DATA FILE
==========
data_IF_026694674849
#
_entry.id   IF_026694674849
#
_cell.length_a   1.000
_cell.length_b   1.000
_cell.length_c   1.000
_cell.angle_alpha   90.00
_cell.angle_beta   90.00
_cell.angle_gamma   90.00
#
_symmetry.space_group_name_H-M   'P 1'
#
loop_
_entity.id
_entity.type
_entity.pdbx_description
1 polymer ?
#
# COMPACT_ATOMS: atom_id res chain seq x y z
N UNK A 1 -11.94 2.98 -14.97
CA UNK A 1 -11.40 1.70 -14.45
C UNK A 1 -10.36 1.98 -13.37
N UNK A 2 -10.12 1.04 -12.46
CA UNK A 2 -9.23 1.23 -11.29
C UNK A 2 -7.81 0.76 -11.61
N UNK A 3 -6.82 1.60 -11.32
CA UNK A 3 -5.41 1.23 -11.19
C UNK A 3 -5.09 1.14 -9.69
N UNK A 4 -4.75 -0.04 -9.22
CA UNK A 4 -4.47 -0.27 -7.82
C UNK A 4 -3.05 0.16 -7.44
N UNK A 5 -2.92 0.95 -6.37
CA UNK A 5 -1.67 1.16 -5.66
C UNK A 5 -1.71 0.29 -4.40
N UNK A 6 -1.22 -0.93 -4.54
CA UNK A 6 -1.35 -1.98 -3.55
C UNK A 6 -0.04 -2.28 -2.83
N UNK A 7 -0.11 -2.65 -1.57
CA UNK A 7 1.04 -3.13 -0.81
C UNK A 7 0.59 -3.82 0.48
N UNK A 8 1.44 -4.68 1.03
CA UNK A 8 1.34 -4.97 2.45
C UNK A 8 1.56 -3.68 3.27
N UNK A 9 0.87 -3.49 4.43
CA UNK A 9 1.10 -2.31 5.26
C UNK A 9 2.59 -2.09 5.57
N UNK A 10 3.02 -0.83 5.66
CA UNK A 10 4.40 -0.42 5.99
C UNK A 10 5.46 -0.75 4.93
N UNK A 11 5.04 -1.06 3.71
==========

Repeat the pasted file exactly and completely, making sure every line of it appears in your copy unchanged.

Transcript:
data_IF_026694674849
#
_entry.id   IF_026694674849
#
_cell.length_a   1.000
_cell.length_b   1.000
_cell.length_c   1.000
_cell.angle_alpha   90.00
_cell.angle_beta   90.00
_cell.angle_gamma   90.00
#
_symmetry.space_group_name_H-M   'P 1'
#
loop_
_entity.id
_entity.type
_entity.pdbx_description
1 polymer ?
#
# COMPACT_ATOMS: atom_id res chain seq x y z
N UNK A 1 -11.94 2.98 -14.97
CA UNK A 1 -11.40 1.70 -14.45
C UNK A 1 -10.36 1.98 -13.37
N UNK A 2 -10.12 1.04 -12.46
CA UNK A 2 -9.23 1.23 -11.29
C UNK A 2 -7.81 0.76 -11.61
N UNK A 3 -6.82 1.60 -11.32
CA UNK A 3 -5.41 1.23 -11.19
C UNK A 3 -5.09 1.14 -9.69
N UNK A 4 -4.75 -0.04 -9.22
CA UNK A 4 -4.47 -0.27 -7.82
C UNK A 4 -3.05 0.16 -7.44
N UNK A 5 -2.92 0.95 -6.37
CA UNK A 5 -1.67 1.16 -5.66
C UNK A 5 -1.71 0.29 -4.40
N UNK A 6 -1.22 -0.93 -4.54
CA UNK A 6 -1.35 -1.98 -3.55
C UNK A 6 -0.04 -2.28 -2.83
N UNK A 7 -0.11 -2.65 -1.57
CA UNK A 7 1.04 -3.13 -0.81
C UNK A 7 0.59 -3.82 0.48
N UNK A 8 1.44 -4.68 1.03
CA UNK A 8 1.34 -4.97 2.45
C UNK A 8 1.56 -3.68 3.27
N UNK A 9 0.87 -3.49 4.43
CA UNK A 9 1.10 -2.31 5.26
C UNK A 9 2.59 -2.09 5.57
N UNK A 10 3.02 -0.83 5.66
CA UNK A 10 4.40 -0.42 5.99
C UNK A 10 5.46 -0.75 4.93
N UNK A 11 5.04 -1.06 3.71